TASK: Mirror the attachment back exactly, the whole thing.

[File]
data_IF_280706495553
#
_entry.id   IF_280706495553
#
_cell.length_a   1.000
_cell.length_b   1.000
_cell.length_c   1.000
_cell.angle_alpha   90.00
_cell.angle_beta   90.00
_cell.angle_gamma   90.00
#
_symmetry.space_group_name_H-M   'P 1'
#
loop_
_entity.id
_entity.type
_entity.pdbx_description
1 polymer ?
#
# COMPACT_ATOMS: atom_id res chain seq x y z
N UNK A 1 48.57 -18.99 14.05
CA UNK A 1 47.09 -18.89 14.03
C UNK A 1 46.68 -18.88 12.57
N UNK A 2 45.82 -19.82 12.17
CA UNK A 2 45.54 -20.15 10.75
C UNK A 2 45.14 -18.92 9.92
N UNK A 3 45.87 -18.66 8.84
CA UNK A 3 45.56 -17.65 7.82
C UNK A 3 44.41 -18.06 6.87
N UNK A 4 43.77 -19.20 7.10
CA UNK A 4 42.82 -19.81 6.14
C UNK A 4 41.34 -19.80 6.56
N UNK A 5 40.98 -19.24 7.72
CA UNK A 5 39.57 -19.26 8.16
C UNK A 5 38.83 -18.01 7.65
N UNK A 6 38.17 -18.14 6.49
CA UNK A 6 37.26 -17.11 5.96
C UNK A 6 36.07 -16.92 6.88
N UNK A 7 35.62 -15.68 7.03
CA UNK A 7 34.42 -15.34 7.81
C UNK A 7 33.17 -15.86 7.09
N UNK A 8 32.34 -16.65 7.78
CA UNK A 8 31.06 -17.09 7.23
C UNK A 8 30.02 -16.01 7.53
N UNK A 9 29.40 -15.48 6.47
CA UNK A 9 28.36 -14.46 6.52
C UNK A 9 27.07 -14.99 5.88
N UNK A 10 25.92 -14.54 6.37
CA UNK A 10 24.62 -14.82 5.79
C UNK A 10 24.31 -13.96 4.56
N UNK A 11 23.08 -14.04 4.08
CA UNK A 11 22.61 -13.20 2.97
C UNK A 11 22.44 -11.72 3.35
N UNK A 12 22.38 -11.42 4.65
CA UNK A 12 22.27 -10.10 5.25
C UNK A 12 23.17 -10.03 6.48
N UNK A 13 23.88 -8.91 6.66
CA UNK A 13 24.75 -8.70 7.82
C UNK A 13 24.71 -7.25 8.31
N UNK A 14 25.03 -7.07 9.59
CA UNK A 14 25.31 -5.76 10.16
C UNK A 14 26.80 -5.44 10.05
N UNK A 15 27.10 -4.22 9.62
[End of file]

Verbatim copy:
data_IF_280706495553
#
_entry.id   IF_280706495553
#
_cell.length_a   1.000
_cell.length_b   1.000
_cell.length_c   1.000
_cell.angle_alpha   90.00
_cell.angle_beta   90.00
_cell.angle_gamma   90.00
#
_symmetry.space_group_name_H-M   'P 1'
#
loop_
_entity.id
_entity.type
_entity.pdbx_description
1 polymer ?
#
# COMPACT_ATOMS: atom_id res chain seq x y z
N UNK A 1 48.57 -18.99 14.05
CA UNK A 1 47.09 -18.89 14.03
C UNK A 1 46.68 -18.88 12.57
N UNK A 2 45.82 -19.82 12.17
CA UNK A 2 45.54 -20.15 10.75
C UNK A 2 45.14 -18.92 9.92
N UNK A 3 45.87 -18.66 8.84
CA UNK A 3 45.56 -17.65 7.82
C UNK A 3 44.41 -18.06 6.87
N UNK A 4 43.77 -19.20 7.10
CA UNK A 4 42.82 -19.81 6.14
C UNK A 4 41.34 -19.80 6.56
N UNK A 5 40.98 -19.24 7.72
CA UNK A 5 39.57 -19.26 8.16
C UNK A 5 38.83 -18.01 7.65
N UNK A 6 38.17 -18.14 6.49
CA UNK A 6 37.26 -17.11 5.96
C UNK A 6 36.07 -16.92 6.88
N UNK A 7 35.62 -15.68 7.03
CA UNK A 7 34.42 -15.34 7.81
C UNK A 7 33.17 -15.86 7.09
N UNK A 8 32.34 -16.65 7.78
CA UNK A 8 31.06 -17.09 7.23
C UNK A 8 30.02 -16.01 7.53
N UNK A 9 29.40 -15.48 6.47
CA UNK A 9 28.36 -14.46 6.52
C UNK A 9 27.07 -14.99 5.88
N UNK A 10 25.92 -14.54 6.37
CA UNK A 10 24.62 -14.82 5.79
C UNK A 10 24.31 -13.96 4.56
N UNK A 11 23.08 -14.04 4.08
CA UNK A 11 22.61 -13.20 2.97
C UNK A 11 22.44 -11.72 3.35
N UNK A 12 22.38 -11.42 4.65
CA UNK A 12 22.27 -10.10 5.25
C UNK A 12 23.17 -10.03 6.48
N UNK A 13 23.88 -8.91 6.66
CA UNK A 13 24.75 -8.70 7.82
C UNK A 13 24.71 -7.25 8.31
N UNK A 14 25.03 -7.07 9.59
CA UNK A 14 25.31 -5.76 10.16
C UNK A 14 26.80 -5.44 10.05
N UNK A 15 27.10 -4.22 9.62